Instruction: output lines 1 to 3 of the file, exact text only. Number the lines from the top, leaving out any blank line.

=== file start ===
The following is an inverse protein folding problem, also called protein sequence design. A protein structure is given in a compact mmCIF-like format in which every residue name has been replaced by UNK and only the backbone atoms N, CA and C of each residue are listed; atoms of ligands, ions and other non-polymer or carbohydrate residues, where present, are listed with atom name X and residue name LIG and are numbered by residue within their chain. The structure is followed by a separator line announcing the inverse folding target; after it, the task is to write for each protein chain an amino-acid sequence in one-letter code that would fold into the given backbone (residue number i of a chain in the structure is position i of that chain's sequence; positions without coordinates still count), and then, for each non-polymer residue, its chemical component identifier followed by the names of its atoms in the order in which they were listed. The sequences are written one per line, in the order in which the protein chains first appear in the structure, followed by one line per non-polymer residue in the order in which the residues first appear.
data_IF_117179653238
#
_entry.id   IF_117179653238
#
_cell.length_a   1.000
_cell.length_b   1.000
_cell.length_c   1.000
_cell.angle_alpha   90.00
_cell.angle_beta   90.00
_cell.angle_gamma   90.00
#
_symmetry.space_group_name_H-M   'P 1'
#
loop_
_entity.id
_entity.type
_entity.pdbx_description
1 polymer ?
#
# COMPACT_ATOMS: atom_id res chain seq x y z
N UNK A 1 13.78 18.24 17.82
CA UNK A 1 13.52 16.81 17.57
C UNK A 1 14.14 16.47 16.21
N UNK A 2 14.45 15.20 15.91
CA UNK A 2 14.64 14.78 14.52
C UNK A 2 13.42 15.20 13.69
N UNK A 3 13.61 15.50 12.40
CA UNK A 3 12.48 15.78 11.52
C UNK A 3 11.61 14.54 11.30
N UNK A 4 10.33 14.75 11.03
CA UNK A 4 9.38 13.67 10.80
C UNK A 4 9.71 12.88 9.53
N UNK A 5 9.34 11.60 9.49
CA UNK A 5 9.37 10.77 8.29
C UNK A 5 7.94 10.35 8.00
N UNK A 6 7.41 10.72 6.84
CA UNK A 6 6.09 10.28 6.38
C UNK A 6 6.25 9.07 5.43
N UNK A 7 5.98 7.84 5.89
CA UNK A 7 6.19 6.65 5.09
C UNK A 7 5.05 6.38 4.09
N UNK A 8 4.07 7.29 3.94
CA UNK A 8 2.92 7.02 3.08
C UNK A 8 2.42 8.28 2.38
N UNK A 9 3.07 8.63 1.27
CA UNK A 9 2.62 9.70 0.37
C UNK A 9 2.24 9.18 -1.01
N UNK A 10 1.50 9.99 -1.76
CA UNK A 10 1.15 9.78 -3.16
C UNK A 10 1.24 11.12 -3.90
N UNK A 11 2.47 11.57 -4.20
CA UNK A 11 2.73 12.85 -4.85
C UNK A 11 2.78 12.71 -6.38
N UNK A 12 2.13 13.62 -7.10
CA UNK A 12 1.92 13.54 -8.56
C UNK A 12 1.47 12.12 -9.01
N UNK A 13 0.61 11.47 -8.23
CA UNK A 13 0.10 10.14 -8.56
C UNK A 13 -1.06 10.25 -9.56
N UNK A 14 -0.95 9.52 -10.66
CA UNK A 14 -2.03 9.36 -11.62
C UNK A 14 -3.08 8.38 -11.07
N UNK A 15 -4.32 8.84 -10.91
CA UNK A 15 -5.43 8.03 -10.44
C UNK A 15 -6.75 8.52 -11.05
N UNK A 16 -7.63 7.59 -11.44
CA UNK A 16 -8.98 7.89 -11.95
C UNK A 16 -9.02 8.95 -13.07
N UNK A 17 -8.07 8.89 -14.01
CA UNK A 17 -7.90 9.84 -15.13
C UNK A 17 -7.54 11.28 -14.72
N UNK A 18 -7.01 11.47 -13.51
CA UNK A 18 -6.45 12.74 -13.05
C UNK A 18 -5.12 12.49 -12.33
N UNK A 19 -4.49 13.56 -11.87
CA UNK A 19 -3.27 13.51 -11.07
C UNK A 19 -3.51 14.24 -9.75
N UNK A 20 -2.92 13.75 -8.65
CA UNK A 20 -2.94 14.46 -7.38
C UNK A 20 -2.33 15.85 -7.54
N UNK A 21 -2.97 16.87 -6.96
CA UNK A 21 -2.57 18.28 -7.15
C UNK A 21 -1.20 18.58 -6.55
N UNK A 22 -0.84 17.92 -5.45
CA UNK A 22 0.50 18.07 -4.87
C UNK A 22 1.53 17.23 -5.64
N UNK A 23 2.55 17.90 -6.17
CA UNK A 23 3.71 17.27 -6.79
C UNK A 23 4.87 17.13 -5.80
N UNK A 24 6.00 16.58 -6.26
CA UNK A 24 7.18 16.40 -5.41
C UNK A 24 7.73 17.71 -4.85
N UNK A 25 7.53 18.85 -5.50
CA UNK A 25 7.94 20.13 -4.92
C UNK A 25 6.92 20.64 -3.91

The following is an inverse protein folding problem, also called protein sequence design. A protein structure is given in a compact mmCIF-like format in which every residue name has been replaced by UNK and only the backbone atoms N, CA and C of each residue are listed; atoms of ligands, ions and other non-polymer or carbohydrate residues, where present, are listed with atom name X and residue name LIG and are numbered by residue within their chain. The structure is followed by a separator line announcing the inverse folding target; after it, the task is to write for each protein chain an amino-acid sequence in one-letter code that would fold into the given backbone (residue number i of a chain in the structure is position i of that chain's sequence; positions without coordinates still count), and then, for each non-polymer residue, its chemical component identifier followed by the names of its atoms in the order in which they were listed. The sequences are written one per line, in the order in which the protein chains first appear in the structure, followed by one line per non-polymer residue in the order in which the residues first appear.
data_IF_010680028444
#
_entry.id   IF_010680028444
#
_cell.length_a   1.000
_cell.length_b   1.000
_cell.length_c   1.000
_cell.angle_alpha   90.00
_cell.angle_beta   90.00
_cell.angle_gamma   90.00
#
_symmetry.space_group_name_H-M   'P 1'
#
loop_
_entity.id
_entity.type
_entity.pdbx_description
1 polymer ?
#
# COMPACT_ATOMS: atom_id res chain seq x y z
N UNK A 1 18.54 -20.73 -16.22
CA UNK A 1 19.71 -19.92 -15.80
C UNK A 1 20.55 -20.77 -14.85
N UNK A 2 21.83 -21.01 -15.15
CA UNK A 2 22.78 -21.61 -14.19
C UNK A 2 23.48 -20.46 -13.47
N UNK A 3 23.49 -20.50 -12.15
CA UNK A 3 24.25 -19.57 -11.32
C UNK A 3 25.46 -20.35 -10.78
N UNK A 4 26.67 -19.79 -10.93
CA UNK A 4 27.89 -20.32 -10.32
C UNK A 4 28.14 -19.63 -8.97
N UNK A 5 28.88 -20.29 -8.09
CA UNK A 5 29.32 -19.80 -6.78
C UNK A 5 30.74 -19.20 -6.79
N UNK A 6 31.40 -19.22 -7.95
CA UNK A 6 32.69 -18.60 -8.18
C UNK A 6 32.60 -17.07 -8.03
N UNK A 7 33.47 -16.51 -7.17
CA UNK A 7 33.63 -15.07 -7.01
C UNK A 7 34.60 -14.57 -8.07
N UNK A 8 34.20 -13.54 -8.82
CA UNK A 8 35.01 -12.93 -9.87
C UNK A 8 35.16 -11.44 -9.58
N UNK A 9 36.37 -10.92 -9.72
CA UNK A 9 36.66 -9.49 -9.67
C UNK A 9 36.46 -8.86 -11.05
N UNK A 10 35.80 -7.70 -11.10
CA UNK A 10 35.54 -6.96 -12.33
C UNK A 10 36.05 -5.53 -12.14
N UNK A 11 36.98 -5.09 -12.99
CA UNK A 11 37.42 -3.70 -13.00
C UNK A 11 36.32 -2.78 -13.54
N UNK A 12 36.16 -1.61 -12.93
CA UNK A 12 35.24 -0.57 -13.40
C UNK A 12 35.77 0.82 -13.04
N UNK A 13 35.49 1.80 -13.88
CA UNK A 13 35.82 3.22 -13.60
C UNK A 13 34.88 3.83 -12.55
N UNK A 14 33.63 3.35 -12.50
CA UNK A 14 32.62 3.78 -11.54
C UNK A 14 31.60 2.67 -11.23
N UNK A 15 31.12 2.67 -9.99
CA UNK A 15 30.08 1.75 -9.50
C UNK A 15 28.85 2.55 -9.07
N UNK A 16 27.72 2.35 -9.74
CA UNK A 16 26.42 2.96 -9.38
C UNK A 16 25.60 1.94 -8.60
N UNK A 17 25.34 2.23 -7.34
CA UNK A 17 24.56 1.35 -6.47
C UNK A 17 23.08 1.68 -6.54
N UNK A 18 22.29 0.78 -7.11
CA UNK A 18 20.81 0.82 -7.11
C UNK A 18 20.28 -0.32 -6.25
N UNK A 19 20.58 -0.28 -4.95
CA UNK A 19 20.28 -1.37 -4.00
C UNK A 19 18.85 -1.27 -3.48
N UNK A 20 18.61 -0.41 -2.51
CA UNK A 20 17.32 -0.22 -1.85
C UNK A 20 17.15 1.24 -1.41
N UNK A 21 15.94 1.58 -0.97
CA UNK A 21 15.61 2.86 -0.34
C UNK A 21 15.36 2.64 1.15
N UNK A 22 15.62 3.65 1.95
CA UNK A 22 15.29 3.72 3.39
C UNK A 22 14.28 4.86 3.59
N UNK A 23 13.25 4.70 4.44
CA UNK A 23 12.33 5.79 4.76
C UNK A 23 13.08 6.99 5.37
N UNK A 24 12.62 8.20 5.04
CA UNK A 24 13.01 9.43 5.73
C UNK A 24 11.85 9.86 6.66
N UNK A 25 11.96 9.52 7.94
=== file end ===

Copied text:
The following is an inverse protein folding problem, also called protein sequence design. A protein structure is given in a compact mmCIF-like format in which every residue name has been replaced by UNK and only the backbone atoms N, CA and C of each residue are listed; atoms of ligands, ions and other non-polymer or carbohydrate residues, where present, are listed with atom name X and residue name LIG and are numbered by residue within their chain. The structure is followed by a separator line announcing the inverse folding target; after it, the task is to write for each protein chain an amino-acid sequence in one-letter code that would fold into the given backbone (residue number i of a chain in the structure is position i of that chain's sequence; positions without coordinates still count), and then, for each non-polymer residue, its chemical component identifier followed by the names of its atoms in the order in which they were listed. The sequences are written one per line, in the order in which the protein chains first appear in the structure, followed by one line per non-polymer residue in the order in which the residues first appear.
data_IF_117179653238
#